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Florida lawmakers say former principal William Latson should be let go after Holocaust comments

“The murder of nearly six million Jews is not an opinion, it is a horrific part of our history.”

Members of the Florida Jewish Legislative Caucus released a statement Thursday arguing former Spanish River High School Principal William Latson should not have his contract renewed.

That request comes after Latson reportedly told a student’s parent, “Not everyone believes the Holocaust happened.”

The parent asked Latson about the school’s curriculum on the Holocaust. He added, “I can’t say the Holocaust is a factual, historical event because I am not in a position to do so as a school district employee.”

Those comments occurred on April 2018, though reports only surfaced publicly in recent weeks. Latson has argued the comments were misinterpreted.

“Unfortunately, someone can make a false statement and do so anonymously, and it holds credibility, but that is the world we live in,” he said.

Latson was eventually permanently reassigned. Now, several Florida lawmakers are pushing the School Board of Palm Beach County to decline to renew Latson’s contract altogether.

The lawmakers calling for the district to act are Sens. Lori Berman, Kevin Rader, and Annette Taddeo, as well as Reps. Mike Caruso, Ben Diamond, Joe Geller, Adam Hattersley, Tina Polsky and Richard Stark.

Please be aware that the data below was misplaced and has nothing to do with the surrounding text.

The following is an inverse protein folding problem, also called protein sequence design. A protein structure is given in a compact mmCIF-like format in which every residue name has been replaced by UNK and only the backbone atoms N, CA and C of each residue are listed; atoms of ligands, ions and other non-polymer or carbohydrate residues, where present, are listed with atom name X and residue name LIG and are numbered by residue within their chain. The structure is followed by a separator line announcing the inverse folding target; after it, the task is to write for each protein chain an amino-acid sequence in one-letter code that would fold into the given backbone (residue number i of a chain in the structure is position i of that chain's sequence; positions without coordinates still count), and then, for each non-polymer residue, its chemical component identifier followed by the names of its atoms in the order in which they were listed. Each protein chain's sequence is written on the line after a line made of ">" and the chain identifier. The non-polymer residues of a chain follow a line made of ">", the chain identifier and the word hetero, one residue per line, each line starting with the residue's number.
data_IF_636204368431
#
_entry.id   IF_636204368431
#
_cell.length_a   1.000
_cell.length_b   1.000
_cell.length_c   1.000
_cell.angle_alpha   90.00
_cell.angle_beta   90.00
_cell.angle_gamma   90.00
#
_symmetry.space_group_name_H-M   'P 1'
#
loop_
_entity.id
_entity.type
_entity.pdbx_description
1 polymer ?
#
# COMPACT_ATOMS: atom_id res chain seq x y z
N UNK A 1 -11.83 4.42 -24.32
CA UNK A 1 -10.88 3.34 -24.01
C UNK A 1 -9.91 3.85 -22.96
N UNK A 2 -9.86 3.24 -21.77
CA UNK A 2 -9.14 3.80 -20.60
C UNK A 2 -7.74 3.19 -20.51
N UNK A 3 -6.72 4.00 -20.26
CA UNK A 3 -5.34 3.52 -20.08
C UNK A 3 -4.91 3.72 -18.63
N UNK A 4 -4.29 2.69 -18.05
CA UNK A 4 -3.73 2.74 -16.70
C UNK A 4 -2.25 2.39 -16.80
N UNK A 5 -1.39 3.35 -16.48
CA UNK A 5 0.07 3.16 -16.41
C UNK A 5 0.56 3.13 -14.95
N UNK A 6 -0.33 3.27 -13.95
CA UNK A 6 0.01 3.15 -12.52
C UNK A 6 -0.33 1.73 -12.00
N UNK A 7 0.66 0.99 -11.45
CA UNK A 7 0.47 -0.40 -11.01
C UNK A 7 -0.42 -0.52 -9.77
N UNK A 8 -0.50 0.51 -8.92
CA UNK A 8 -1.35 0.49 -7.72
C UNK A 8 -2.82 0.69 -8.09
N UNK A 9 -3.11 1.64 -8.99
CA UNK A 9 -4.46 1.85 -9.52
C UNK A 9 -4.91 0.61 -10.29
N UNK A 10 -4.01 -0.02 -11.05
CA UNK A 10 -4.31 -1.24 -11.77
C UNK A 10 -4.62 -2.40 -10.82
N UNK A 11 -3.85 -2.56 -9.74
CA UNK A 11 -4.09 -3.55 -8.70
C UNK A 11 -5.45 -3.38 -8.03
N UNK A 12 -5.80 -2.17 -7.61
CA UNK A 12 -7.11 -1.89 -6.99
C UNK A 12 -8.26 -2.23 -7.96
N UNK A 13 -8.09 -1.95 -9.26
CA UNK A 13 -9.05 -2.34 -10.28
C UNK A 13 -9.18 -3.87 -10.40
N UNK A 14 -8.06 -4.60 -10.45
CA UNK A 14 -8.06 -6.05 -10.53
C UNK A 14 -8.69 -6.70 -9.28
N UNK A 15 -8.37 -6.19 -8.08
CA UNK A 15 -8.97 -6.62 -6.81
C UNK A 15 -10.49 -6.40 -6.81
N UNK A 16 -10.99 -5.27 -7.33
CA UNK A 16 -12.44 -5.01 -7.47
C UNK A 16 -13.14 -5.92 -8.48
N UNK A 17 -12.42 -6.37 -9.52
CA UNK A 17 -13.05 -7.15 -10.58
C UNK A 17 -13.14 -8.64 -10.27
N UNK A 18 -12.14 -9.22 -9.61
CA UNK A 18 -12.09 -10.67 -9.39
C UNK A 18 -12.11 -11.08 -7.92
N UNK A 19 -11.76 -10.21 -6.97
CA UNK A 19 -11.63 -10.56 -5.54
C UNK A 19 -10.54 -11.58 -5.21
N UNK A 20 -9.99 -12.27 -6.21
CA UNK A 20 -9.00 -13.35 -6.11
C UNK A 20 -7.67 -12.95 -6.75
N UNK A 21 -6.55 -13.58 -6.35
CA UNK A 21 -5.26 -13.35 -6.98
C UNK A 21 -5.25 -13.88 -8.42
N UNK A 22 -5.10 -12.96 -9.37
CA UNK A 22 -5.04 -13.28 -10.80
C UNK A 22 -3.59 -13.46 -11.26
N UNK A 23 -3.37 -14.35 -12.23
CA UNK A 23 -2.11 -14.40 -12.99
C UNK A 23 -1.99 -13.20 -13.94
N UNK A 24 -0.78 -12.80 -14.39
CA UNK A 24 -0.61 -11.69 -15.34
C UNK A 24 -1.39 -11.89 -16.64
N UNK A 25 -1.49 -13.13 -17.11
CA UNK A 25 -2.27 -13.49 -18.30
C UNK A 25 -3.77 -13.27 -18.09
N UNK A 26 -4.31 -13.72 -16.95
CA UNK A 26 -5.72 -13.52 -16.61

All of those lawmakers, save Caruso, are Democrats.

The Palm Beach County School Board is set to meet July 24 to discuss Latson’s contract. Superintendent Donald Fennoy has recommended Latson’s contract not be renewed.

Stark, who serves as the Chair of the Florida Jewish Legislative Caucus, issued a statement explaining his position.

“Mr. Latson abdicated his role as a school leader when he suggested that the Holocaust might be a fiction,” Stark said.

“The murder of nearly six million Jews is not an opinion; it is a horrific part of our history.”

Polsky added onto those remarks.“Palm Beach County is a better place because of its diversity,” she said.

“We have no room for hateful conspiracy theories and bigotry, especially around our children. Jewish people, and their history are safe and protected here.”

Florida law requires public schools to teach about the Holocaust “in a manner that leads to an investigation of human behavior, an understanding of the ramifications of prejudice, racism, and stereotyping … [for] engaging tolerance of diversity in a pluralistic society and for nurturing and protecting democratic values and institutions.”

Written By

Ryan Nicol covers news out of South Florida for Florida Politics. Ryan is a native Floridian who attended undergrad at Nova Southeastern University before moving on to law school at Florida State. After graduating with a law degree he moved into the news industry, working in TV News as a writer and producer, along with some freelance writing work. If you'd like to contact him, send an email to ryan.t.nicol@gmail.com.

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